The Preacher universe is as wide as heaven and as deep as hell. The AMC drama opens in space, where a comet streaks through our solar system to lodge in the chest of a reverend mid-sermon in a tin-shack church in Africa. (The clergyman doesn’t do so well in the collision between fleshy ribs and flying rock, though better than you might expect.) The comet — or whatever it is — then visits Russia and Tom Cruise before finally landing in a dusty Texan town where the people vie with the plains for the title of Most Lonesome. A little ways away, a man lies in a crater, his pale, exposed guts scattered like an upturned bowl of spaghetti. He is bored out of his gourd.
Also strewn indifferently are Preacher’s intersecting story lines, which span three centuries and include vampires, mind control, and assassins armed with holy water. Adapted by Seth Rogen, Evan Goldberg, and Breaking Bad writer Sam Catlin from the cult comic-book series, the supernatural Western, debuting Sunday, recalls the theological irreverence and the gleeful, goopy violence of Rogen and Goldberg’s This Is the End. And, like the ax/crossbow/machete/bong fight aboard a private plane that ends with a demonstration of the primacy of teeth as a weapon, Preacher is silly and dark and crude and ambitious.
But it isn’t as fun as it should be. The 1.5-hour pilot (a little over an hour without commercials) drags, and the following three episodes are weighed down by shallow and familiar characters, none-too-compelling mysteries, and slow-moving and disjointed plot developments. Given the project’s pedigree, the writers seem to expect that viewers will stick around — without providing very many reasons to do so.
Take the antiheroic title character, Jesse Custer (Dominic Cooper), the minister to a tiny, apathetic flock. As Preacher often is, it’s dryly funny when his no-nonsense organist Emily (Lucy Griffiths) puts Jesse out of his misery one Sunday morning by playing him off the podium. And there’s something queasily intriguing about the smile he wears while punching one of his congregants, an abusive husband, at a bar. Jesse’s far more dangerous than he realizes, as a man of God with a taste for blood — and that’s before he’s gifted with the Kilgrave-like power to make people carry out his will. “Open your heart,” he tells one callow parishioner. The latter follows his instructions in the most literal way.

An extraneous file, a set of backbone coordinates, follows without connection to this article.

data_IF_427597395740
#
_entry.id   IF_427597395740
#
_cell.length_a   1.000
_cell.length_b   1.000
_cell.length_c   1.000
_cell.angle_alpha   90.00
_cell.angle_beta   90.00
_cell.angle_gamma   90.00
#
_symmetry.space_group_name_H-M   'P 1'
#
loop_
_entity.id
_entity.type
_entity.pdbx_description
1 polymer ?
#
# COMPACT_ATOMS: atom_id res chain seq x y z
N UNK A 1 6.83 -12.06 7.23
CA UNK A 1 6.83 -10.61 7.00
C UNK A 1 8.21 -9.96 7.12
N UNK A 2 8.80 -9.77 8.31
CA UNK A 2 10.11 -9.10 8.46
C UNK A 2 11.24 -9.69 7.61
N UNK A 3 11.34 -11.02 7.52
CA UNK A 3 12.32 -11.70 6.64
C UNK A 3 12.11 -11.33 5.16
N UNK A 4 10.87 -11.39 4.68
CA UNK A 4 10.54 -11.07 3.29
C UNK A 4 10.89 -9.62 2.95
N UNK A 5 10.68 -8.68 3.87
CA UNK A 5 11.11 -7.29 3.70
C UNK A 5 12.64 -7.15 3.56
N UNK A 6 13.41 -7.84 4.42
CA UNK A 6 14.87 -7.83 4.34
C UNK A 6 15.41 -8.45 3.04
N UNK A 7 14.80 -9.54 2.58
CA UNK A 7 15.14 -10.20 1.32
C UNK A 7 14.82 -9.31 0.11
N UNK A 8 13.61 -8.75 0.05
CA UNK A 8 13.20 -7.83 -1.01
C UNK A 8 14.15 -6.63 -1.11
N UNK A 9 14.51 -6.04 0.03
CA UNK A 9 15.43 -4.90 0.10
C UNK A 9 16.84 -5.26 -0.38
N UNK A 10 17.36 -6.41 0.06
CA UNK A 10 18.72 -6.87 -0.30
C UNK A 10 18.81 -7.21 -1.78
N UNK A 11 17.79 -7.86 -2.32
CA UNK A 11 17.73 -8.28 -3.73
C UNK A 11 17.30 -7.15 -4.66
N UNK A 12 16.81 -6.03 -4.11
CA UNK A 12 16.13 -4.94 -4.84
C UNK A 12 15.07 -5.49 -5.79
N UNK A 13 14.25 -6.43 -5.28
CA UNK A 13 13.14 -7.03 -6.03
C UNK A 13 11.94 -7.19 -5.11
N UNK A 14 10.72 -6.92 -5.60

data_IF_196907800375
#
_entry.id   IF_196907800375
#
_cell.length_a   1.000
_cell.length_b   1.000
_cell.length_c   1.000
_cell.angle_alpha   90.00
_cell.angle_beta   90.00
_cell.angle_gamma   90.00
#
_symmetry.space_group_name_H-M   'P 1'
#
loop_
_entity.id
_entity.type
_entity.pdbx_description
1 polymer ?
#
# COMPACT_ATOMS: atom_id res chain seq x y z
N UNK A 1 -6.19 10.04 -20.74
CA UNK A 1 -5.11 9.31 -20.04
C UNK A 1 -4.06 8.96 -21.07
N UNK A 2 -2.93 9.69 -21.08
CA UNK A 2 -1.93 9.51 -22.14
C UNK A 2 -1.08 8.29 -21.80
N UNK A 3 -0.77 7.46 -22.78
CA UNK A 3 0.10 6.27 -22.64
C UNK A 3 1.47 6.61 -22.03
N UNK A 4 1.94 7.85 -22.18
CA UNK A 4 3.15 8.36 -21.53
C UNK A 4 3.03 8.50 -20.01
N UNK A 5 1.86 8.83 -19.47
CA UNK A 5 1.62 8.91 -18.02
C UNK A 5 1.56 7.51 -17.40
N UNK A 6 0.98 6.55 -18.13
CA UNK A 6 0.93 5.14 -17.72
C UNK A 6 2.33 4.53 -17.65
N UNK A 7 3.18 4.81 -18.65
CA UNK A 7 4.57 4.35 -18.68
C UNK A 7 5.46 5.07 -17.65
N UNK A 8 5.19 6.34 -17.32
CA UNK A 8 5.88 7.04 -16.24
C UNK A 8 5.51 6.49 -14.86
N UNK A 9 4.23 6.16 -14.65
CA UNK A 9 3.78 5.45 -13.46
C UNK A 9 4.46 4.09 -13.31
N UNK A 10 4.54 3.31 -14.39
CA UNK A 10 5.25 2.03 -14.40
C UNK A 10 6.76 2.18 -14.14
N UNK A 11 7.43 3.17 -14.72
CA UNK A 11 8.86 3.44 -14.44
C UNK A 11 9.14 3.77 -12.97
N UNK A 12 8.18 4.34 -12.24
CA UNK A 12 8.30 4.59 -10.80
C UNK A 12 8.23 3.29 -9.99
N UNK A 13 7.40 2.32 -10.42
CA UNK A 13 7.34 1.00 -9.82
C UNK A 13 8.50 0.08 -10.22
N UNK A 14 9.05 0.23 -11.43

And yet we’re largely stuck with Jesse moping about, proclaiming his desire to serve his community, nattering on about the nature of sin, and flashing back to the events that gave him daddy issues. Tempting him back to his previous life of crime is his ex-girlfriend Tulip (a scene-stealing Ruth Negga), a bomb-making, crotch-kicking, would-be firecracker who’d be a lot more interesting if she had anything else to do but wait around for Jesse to change his mind. Instead, he mostly hangs out with his Irish vampire friend Cassidy (an unintelligible Joseph Gilgun), who’s being hunted by a shadowy group of very serious, very inept men hard to take seriously.
Individual scenes may boast humor or unease or badassery, but dramatically, Preacher feels more like someone kicking up some dirt rather than getting caught up in a tornado of mayhem. The show makes many a promise about its potential. Let us pray that it delivers on them.